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To ensure that respondents weren't simply unwilling to admit a negative party identity, we also used a set of implicit association tests. These tests use the speed with which respondents are able to sort images and words to measure deep, pre-introspection associations. The results from these tests were consistent with the results from the more direct survey questions.

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Are Americans more likely to identify with their party — or against the other party?

In each study, we find the same thing: Partisans largely identify with their own party rather than against the opposition. Let’s look, for example, at respondents in the Cooperative Congressional Election Study that was run during October and November 2016, a historical moment that’s often discussed as a period of particularly negative partisanship. Only 17 percent of partisans said their party identity was primarily negative. Fifty-six percent reported they positively identified with their party, and another 27 percent described their partisanship as equally negative and positive. As the figures below show, both Democrats and Republicans claimed a predominantly positive party identity.

So what kinds of people identify with — or against — a party? Among both Democrats and Republicans, we found a strong relationship between how intensely partisan respondents say they are and how positive or negative they say their party identity is. “Strong” partisans claim more-positive party identities than “not so strong” partisans. Only leaning Democrats and Republicans (those who initially told us they were independents but then acknowledged being “closer” to one party or the other in a follow-up question) had a negative party identity, on average.

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Americans don’t like the opposing party, but they mostly still identify with their own.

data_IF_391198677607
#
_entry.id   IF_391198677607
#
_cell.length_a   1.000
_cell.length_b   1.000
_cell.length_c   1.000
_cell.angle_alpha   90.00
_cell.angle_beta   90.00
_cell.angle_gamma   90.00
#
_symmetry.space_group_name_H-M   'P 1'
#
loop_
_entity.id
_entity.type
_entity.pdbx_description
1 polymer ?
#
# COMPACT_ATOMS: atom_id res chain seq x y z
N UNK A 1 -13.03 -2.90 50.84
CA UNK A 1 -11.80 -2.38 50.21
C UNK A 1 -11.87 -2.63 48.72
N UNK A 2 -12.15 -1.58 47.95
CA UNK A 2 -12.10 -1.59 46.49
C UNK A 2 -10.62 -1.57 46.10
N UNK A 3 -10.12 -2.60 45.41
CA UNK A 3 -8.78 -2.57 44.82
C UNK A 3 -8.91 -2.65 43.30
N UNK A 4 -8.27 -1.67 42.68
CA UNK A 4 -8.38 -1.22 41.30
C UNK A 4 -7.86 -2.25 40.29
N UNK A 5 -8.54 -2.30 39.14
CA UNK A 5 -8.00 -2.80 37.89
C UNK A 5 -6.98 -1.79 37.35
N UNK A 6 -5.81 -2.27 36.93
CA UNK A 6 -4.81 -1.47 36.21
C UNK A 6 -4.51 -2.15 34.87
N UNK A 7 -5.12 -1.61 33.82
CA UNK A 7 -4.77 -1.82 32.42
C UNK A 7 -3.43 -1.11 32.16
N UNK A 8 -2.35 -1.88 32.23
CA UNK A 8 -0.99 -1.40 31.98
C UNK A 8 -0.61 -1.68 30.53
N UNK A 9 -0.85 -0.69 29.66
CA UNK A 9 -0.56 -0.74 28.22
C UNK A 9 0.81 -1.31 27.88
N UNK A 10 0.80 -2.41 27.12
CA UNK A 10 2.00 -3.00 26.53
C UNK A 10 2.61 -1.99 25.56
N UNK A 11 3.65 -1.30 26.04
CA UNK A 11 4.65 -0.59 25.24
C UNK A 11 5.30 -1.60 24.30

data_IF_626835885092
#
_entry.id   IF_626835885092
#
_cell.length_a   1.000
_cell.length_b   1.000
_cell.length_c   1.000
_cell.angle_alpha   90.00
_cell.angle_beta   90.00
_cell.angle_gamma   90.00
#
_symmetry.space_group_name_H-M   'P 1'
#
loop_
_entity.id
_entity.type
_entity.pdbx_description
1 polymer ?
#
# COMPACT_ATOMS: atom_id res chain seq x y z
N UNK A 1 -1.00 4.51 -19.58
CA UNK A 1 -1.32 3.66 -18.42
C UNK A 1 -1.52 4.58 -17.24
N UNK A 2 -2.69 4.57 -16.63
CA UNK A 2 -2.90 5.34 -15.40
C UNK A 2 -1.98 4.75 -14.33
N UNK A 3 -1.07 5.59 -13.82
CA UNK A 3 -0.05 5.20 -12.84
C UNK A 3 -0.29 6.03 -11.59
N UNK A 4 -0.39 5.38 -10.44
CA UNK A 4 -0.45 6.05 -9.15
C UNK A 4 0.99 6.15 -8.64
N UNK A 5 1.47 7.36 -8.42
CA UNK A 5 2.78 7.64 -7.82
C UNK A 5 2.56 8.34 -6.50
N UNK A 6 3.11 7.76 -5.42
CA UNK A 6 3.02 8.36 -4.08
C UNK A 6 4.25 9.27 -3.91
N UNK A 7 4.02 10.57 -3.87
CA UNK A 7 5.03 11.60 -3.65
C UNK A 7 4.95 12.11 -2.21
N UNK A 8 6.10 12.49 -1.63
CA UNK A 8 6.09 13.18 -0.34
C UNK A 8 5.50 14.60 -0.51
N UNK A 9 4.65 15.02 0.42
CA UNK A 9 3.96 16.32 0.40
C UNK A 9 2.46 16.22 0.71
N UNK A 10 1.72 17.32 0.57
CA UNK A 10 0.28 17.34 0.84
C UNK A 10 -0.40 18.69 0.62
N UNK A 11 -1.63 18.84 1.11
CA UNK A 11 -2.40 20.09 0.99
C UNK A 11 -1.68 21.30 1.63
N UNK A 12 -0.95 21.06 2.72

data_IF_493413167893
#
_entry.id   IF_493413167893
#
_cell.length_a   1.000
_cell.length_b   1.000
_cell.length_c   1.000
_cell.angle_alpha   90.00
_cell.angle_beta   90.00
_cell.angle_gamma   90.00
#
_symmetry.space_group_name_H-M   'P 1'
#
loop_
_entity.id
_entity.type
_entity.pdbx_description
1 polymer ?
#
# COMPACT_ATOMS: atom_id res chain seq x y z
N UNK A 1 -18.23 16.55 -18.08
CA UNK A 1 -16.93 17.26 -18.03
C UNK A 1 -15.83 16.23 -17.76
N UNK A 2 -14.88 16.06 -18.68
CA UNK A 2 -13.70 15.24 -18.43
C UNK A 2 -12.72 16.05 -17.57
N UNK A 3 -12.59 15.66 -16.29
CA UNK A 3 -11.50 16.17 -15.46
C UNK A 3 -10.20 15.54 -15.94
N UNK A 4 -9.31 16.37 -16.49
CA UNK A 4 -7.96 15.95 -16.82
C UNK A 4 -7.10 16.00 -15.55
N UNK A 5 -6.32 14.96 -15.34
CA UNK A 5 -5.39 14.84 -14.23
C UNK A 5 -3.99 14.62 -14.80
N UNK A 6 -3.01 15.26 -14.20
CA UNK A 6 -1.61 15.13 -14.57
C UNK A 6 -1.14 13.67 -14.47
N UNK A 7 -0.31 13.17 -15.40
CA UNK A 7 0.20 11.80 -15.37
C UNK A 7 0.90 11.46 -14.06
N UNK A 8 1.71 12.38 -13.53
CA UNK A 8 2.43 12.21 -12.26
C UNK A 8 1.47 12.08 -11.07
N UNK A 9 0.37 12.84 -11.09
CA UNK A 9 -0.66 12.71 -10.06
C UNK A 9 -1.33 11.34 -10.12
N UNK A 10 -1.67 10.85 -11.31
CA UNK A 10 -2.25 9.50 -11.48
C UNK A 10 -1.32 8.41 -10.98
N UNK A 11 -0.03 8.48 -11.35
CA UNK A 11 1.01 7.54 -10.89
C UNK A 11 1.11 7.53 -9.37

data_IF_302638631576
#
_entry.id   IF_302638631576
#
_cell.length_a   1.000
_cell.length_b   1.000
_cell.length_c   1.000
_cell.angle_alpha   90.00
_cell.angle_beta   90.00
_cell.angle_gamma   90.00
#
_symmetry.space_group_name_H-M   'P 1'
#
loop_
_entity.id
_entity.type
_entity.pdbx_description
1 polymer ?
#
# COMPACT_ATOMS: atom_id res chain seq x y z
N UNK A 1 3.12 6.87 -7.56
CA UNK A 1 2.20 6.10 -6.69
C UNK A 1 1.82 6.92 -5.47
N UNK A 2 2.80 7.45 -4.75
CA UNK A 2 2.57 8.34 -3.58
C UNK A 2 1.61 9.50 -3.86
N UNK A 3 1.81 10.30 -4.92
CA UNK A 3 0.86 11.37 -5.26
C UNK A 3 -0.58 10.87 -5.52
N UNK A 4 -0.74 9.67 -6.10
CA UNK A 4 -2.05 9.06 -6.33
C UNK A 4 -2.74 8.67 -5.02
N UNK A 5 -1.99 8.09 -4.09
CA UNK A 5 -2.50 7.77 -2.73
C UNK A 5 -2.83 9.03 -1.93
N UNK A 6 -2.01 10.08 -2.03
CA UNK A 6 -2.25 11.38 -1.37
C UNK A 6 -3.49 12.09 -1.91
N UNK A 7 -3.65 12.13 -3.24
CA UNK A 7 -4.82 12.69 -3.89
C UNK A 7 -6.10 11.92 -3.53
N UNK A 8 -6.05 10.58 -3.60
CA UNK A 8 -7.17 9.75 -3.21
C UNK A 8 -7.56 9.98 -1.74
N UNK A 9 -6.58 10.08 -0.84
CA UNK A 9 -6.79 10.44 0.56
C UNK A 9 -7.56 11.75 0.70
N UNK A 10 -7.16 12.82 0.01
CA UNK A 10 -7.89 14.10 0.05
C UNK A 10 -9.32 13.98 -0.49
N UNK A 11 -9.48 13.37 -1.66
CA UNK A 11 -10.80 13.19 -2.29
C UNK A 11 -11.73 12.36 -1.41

More and more, partisans report feeling negatively about the opposing party. We often measure such feelings using survey items called feeling thermometers, in which people rate the parties on a “thermometer” scale ranging from 0 (very cold) to 100 (very warm). The average rating of one’s own party has remained relatively high over the past few decades. By contrast, the average feeling about the other party has plummeted from nearly 50 in the 1980s to the low 20s in 2016.

Does this mean that more individuals’ partisan identities are oriented against the other party rather than toward their own? No. Those party identities — negative or positive — do not appear to have much to do with how people feel about the other party.

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There is, however, a strong relationship between the negativity of one’s party identity and average feelings about one’s own party. Democrats who say they identify negatively rate their feelings about their own party at 67 degrees, while those who identify with their party affirmatively average a toasty 81 degrees. Republicans who identify negatively rate their party at 52 degrees, while those who embrace their own rate it at 69.

Negative party identity appears less pervasive than we might have expected, and it is associated strongly with ambivalence about or disaffection with a person’s own party, not repulsion from the other party. So while many Americans misunderstand, dislike and even demonize the other side, they appear to primarily identify themselves as members of their own political tribe.

Alexander Theodoridis (@AGTheodoridis) is assistant professor of political science at the University of California-Merced.